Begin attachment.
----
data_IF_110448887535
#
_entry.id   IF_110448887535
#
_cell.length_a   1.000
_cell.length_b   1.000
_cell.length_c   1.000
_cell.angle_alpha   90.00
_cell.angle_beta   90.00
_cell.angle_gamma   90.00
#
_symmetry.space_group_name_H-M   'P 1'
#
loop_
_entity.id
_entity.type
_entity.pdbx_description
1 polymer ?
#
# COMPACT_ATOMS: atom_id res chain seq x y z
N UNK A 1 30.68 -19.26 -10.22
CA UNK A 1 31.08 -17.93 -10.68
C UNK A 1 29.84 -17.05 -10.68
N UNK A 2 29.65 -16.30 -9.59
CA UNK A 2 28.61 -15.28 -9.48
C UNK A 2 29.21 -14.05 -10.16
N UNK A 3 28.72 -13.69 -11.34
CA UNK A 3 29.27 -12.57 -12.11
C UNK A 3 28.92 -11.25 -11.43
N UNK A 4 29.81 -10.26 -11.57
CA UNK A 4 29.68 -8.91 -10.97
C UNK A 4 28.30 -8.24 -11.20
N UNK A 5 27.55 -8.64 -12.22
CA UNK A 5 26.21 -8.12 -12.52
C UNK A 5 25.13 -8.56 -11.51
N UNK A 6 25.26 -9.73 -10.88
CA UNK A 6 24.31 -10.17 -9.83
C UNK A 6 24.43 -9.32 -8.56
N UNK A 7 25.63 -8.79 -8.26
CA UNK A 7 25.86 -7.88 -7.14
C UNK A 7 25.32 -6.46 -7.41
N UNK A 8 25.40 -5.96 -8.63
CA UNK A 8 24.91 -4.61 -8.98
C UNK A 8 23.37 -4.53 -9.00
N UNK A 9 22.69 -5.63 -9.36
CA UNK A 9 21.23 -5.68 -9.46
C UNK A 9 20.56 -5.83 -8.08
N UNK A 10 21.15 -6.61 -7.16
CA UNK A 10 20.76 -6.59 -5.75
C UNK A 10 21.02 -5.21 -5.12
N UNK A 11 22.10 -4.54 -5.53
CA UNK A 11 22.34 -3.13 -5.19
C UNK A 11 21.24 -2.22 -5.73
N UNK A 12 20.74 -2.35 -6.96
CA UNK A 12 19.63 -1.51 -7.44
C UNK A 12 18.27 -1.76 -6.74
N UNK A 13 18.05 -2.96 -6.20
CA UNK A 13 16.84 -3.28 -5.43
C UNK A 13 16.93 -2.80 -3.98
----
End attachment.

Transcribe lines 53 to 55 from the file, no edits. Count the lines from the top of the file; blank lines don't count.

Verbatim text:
C UNK A 11 21.24 -2.22 -5.73
N UNK A 12 20.74 -2.35 -6.96
CA UNK A 12 19.63 -1.51 -7.44